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The Journal of Nietzsche Studies 25 (2003) 93-95

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Richard Schacht, ed.: Nietzsche's Postmoralism: Essays on Nietzsche's Prelude to Philosophy's Future. 264 pp. Cambridge: Cambridge University Press, 2001. Cloth, $54.95. ISBN: 0-521-64085-7.

Schacht's newest collection of essays is an array of insightful and refreshing perspectives that portray Nietzsche as a "constructive" rather than purely "destructive" thinker. The nine essays collected in this volume (the sole exception being Schacht's paper) are the result of a conference that took place in October 1994 celebrating the 150th anniversary of Nietzsche's birth. Altogether the essays accomplish three objectives: (1) they present us with a distinct alternative [End Page 93] to the view that Nietzsche is a contradictory thinker whose works, at best, are incoherent and ambiguous; (2) they act as a first step toward articulating Nietzsche's belief that the "philosophy of the future" will be "beyond good and evil"; and (3) all of the essays, generally speaking, act as a further proof that Nietzsche is worthy of being taken seriously by contemporary philosophers, especially those working in the areas of ethics, metaphysics, moral psychology, and epistemology.

Since it impossible to deal with each essay in its entirety, I will restrict my comments to the most salient features of each. Soll's essay on The Birth of Tragedy shows a way out of the epistemological and metaphysical conundrums encountered in attempting to unravel Nietzsche's view of reality as a coherent thesis. In addition, Soll draws a fine distinction between the linguistic and experiential facets of Nietzsche's epistemology, which, in turn, help to isolate and explain the more complex elements of the appearance/reality debate that Nietzsche directly confronts, not only in The Birth of Tragedy but also in the Twilight of the Idols. Furthermore, Soll's efforts in these matters demonstrate that philosophically sophisticated work on Nietzsche's epistemology, metaphysics, and philosophy of language is not only necessary but also represents a direct challenge to those who believe Nietzsche has little to offer contemporary debates within these areas.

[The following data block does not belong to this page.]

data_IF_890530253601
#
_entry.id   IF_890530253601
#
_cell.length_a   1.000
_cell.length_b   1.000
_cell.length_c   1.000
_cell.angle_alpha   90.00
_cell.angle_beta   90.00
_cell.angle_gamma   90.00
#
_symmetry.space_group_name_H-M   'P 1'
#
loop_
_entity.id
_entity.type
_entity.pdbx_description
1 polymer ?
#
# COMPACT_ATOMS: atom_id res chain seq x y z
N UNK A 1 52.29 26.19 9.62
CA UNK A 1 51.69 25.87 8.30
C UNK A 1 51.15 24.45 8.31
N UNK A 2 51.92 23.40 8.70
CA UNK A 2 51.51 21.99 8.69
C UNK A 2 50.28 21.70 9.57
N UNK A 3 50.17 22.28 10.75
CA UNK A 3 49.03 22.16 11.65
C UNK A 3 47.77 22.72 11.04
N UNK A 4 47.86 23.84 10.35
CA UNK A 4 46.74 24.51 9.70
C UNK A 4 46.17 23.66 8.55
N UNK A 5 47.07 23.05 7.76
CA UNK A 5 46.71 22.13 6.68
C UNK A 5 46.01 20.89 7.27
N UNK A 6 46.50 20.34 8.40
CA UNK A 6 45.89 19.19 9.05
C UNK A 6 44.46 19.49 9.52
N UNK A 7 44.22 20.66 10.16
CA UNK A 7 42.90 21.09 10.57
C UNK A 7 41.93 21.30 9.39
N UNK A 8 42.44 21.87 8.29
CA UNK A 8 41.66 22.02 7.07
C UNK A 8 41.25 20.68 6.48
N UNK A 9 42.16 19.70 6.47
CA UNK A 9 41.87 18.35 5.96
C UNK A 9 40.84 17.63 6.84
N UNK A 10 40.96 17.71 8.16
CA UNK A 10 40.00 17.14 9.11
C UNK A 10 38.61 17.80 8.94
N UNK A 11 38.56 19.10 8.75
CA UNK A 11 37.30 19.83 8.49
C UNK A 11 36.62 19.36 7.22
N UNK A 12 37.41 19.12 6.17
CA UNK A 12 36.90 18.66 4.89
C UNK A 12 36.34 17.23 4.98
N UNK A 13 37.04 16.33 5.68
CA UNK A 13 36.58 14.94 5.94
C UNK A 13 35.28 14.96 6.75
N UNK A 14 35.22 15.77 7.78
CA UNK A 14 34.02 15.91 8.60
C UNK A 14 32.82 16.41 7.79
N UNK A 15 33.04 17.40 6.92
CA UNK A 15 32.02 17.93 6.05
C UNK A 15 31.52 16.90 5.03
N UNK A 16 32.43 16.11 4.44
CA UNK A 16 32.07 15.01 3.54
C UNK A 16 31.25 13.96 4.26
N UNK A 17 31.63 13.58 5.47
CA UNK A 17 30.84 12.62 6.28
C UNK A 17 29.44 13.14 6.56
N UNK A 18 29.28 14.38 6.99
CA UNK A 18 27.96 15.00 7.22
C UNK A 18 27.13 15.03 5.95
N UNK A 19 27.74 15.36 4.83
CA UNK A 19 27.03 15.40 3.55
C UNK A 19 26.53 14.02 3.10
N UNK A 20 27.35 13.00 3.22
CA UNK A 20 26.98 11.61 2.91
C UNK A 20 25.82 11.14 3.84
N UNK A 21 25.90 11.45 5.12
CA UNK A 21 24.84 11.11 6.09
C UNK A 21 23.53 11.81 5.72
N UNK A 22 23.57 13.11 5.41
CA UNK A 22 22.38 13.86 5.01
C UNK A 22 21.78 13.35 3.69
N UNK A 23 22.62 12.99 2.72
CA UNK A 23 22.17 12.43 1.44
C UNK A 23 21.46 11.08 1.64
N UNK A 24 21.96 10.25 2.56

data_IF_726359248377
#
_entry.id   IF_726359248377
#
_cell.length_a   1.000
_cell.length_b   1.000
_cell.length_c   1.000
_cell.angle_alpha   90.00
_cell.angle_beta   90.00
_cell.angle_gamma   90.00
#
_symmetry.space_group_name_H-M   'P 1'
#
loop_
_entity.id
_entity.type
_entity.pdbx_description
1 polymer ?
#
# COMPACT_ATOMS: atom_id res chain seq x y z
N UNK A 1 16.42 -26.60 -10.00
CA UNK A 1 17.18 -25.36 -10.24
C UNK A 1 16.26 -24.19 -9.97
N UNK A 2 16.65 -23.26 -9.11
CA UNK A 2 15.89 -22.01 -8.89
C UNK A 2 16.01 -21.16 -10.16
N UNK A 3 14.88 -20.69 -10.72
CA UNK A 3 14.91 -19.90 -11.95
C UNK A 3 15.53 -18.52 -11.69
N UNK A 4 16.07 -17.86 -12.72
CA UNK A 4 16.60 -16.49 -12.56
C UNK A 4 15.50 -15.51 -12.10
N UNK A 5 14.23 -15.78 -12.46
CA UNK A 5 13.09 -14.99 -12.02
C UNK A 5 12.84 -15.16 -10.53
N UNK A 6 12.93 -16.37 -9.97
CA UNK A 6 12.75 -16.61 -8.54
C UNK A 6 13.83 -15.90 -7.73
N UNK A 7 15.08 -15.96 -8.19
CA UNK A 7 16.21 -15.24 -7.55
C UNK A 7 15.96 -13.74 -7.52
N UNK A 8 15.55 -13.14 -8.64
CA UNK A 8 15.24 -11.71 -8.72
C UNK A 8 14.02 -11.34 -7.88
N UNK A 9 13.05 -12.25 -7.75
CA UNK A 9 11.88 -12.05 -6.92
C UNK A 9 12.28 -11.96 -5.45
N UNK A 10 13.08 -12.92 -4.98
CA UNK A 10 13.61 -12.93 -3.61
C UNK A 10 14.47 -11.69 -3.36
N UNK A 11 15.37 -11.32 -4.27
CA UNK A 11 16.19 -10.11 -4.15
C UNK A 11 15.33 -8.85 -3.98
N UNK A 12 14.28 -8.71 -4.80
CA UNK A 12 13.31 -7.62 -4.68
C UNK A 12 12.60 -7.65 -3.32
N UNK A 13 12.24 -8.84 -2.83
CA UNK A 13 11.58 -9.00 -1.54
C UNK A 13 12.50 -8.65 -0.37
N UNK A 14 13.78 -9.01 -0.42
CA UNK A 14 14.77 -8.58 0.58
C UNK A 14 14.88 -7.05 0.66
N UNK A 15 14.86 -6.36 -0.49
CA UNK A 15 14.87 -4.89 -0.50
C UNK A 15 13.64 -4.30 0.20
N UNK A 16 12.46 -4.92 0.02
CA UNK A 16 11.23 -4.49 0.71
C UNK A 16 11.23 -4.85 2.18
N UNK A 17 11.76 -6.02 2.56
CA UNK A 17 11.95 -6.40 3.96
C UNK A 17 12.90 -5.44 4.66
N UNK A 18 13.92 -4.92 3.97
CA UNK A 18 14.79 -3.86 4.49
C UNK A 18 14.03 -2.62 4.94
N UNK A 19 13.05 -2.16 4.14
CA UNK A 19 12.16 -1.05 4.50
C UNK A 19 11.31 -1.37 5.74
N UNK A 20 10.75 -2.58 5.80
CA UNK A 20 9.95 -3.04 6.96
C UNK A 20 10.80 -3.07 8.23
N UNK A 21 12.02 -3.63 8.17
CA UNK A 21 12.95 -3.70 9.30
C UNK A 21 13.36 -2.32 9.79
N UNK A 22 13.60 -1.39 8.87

In the next two essays, both Bittner and Schrift deal with questions of agency as it regards Nietzsche's discussion of substance and the subject. Bittner's "Masters Without Substance" provides a solution to what he identifies as a tension between Nietzsche's "doctrine of the will to power" (GM II:12) and his denial of substance (GM I:13). He resolves this tension by denying the significance usually accorded to the will-to-power doctrine and emphasizing the more prominent role of the "likings" and "appreciations" of the agent as opposed to what he understands as Nietzsche's "myth of creativity" (i.e., the false belief that artists, like God, create ex nihilio). That is, Bittner claims that Nietzsche falls short of appreciating the unmediated episodes of life by focusing upon the "genuine activity" of a willing subject. While the tension Bittner identifies is a valuable one and will serve as a springboard for future debates on the subject, he should have done more to articulate clearly Nietzsche's doctrine of the will to power in works other than On the Genealogy of Morals before unfairly rejecting the doctrine as a failure on Nietzsche's part to "provide an understanding of life." For instance, and this is only a sampling from Nietzsche's published works, we find references to the will to power at GS 349; BGE 13, 22, 36; Z I. 15, and Z II. 12. Simply put, Bittner needs a more comprehensive investigation of Nietzsche's doctrine of the will to power before prematurely labeling this doctrine a lackluster attempt to comprehend the human condition. Schrift, in his "Rethinking the Subject: Or, How One Becomes-Other Than What One Is," relies on Foucaultian and Deleuzian themes to generate a reassessment of Nietzsche's √úbermensch.

White's and Solomon's essays discuss Nietzsche's virtues. In "The Youngest Virtue," White elucidates Nietzsche's description of the etymology of Redlichkeit in The Gay Science. He rejects the...


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